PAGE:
It is the policy of the University of Washington to provide individuals with disabilities requiring the use of a service animal an equal opportunity to access University property, courses, programs, and activities.
A service animal is an animal trained to perform tasks for an individual with a disability, including physical, sensory, mental, psychological, intellectual, or other mental disabilities. Service animals do not always have a harness, sign, or symbol indicating that they are service animals. Washington State defines a service animal as a dog or in some cases a miniature horse. Please note this reflects the updated Washington State definition of a service animal, effective January 1, 2019.
Members of the public
Members of the general public and their service animals may generally go wherever access to the public is granted, although there may be exceptions based on the use of the space (such as biologically sensitive sites). For more information, please contact a disability office:
- Seattle & UW Medicine: Disability Services Office (DSO)
- Bothell: Disability Resources for Students (DRS)
- Tacoma: Disability Resources for Students (DRS)
Academic and General Environments
Students’ service animals are permitted in any buildings or locations where students are allowed. Students who own service animals are not required to register a service animal with the University. Students may, however, contact their designated disability services office for assistance with proactively informing other University employees – such as faculty, advisors, or building coordinators, for example – that the service animal should be allowed access.
Requests to use service animals in University housing must be made through the appropriate housing office or designated disability services office.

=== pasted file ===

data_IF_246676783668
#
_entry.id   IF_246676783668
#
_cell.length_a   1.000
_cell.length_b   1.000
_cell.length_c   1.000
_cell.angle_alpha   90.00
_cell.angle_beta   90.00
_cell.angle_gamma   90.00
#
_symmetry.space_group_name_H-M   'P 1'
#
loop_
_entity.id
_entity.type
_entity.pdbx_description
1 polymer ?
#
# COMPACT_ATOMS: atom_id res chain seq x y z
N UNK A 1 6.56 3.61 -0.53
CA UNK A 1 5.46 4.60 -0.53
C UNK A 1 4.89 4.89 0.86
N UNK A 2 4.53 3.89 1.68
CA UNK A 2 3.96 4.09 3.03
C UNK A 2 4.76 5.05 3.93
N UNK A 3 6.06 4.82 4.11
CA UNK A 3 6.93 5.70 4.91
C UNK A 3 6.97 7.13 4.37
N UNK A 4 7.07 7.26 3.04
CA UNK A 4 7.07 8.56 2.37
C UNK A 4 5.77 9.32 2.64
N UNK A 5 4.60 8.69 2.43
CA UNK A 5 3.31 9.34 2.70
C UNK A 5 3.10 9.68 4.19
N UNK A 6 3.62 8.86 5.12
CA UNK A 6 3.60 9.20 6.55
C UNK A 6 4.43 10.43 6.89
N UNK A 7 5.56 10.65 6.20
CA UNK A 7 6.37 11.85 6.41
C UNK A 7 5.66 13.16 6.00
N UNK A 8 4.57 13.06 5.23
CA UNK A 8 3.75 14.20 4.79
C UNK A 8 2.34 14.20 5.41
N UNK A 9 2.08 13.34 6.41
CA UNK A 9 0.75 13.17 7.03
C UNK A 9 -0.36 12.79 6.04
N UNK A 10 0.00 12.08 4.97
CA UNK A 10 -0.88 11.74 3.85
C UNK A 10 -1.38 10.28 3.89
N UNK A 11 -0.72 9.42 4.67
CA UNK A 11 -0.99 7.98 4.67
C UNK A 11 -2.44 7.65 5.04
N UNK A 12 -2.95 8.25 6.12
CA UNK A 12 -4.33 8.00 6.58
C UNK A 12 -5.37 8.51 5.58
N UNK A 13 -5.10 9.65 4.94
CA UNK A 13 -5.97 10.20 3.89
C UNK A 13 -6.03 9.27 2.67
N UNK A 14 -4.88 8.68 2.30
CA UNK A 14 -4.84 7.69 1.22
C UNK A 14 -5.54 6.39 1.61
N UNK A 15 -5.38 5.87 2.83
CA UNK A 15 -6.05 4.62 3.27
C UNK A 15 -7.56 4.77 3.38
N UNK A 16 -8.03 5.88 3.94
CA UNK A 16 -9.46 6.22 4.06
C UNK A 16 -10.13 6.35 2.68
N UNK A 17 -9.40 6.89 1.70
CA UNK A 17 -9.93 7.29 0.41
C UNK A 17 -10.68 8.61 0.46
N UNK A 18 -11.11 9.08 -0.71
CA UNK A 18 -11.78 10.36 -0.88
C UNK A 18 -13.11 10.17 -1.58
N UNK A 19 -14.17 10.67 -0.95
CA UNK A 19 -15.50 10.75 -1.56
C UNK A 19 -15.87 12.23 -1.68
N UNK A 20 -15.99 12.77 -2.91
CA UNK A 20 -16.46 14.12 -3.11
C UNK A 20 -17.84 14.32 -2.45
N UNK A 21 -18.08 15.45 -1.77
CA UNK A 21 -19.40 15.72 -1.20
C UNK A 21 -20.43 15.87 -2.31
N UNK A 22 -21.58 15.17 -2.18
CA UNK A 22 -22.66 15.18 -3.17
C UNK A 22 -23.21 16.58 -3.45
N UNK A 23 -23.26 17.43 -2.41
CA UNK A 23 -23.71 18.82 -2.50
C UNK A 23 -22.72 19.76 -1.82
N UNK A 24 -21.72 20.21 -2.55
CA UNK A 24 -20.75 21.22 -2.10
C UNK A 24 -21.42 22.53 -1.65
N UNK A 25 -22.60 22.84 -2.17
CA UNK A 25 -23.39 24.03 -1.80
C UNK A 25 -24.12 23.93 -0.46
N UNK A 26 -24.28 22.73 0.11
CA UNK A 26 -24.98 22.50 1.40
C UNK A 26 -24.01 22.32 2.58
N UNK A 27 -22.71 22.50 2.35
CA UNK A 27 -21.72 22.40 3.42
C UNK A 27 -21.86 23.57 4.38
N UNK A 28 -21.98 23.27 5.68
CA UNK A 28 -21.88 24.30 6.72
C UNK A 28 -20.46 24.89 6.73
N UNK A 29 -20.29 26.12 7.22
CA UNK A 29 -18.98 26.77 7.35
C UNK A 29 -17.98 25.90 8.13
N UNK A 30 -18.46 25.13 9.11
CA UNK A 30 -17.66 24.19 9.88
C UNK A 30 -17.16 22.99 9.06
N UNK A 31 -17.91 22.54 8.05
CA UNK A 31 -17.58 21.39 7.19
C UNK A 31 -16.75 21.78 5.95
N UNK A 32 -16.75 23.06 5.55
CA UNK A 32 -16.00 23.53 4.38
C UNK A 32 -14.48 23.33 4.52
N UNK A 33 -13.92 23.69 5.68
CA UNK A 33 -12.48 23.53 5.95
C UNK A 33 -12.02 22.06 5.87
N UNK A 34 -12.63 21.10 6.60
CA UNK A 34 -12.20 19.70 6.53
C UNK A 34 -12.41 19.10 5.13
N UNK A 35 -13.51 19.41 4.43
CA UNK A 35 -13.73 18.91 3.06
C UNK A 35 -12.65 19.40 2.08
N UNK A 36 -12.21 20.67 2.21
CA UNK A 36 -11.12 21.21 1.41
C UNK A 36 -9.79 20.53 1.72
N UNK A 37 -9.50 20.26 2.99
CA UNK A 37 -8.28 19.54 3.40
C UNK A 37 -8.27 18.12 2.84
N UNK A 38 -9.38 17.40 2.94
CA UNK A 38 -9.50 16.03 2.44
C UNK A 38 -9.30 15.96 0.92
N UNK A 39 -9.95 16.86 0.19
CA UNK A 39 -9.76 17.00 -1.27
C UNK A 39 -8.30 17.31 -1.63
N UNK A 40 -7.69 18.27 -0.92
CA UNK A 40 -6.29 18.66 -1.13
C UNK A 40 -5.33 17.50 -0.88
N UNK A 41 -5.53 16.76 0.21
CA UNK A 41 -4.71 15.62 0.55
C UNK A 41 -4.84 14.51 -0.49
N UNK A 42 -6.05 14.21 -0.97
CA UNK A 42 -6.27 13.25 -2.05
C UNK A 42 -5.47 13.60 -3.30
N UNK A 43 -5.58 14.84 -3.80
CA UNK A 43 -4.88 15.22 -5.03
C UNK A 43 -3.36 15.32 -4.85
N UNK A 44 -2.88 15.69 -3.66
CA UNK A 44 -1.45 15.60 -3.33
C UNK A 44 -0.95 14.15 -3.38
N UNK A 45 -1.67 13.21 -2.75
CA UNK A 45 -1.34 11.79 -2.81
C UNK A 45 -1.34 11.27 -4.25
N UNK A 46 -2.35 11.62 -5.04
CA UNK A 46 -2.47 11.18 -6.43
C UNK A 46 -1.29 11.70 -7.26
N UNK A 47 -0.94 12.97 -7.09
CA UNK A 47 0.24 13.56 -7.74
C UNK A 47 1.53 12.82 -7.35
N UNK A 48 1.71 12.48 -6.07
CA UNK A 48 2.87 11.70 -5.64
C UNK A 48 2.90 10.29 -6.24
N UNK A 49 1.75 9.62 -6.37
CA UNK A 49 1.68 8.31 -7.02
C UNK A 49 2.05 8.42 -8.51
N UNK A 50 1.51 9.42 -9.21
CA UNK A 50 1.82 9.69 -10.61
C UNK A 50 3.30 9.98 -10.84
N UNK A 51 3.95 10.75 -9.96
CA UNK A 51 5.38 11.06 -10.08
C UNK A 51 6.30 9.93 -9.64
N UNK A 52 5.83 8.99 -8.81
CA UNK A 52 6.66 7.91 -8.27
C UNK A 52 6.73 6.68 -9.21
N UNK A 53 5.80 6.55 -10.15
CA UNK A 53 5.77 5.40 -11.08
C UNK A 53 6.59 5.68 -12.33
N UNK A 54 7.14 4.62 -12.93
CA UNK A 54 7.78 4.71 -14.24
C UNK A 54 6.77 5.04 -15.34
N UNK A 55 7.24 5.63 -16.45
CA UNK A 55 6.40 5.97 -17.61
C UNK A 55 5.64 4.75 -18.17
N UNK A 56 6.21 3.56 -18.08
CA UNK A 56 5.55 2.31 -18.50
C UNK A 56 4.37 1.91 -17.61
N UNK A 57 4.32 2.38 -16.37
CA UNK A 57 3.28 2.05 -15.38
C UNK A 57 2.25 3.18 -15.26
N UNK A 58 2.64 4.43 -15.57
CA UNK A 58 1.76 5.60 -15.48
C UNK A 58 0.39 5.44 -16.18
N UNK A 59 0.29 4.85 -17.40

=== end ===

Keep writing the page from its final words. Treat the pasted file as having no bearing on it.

For more information, please contact:
Service animal owners who use an animal during their employment can seek an accommodation by contacting their Human Resources Consultant or Disability Services Office (DSO).
Rights and Responsibilities
Service animal owner’s responsibilities
The service animal’s owner is responsible for:
- Keeping the animal under direct control
- Ensuring that the animal is not disruptive
- Cleaning up after the animal immediately and disposing of waste and debris promptly
- Dealing with any damage or injury caused by the service animal
Service animal owner’s rights
University employees must allow a service animal to enter a facility with its owner when it is readily apparent that the animal is trained to perform tasks for the individual. If the need is not apparent, only the following two questions may be asked:
- Is the service animal required because of a disability?
- What tasks has the animal been trained to perform?
The following may not be requested:
- Information on the nature of the individual’s disability
- Medical information
- Documentation or proof that the animal is a service animal
- Demonstration of the animal’s ability to perform tasks
If there is any doubt that an animal is required because of a disability, the animal should be permitted to enter into the facility with its owner, and then the ADA Coordinator should be contacted.
Training & Resources
- Service Animals at the University of Washington training video
- ADA National Network Service Animal Information Hub
- Frequently Asked Questions about Service Animals and the ADA
- NW ADA Center Fact Sheets on Service Animals
Concerns regarding service animals can be directed to the ADA Coordinator, who is responsible for conducting the necessary assessments regarding service animals for all University locations. Phone (206) 543-9717 or email firstname.lastname@example.org. (If there is an immediate risk of danger to people or property dial 911.)
The University Complaint Investigation and Resolution Office (UCIRO) is responsible for investigating complaints that a University employee has violated the University’s policies relating to the ADA/Rehabilitation Act and relevant federal, state, and local laws.
Complaints may also be filed with the following state or federal agencies: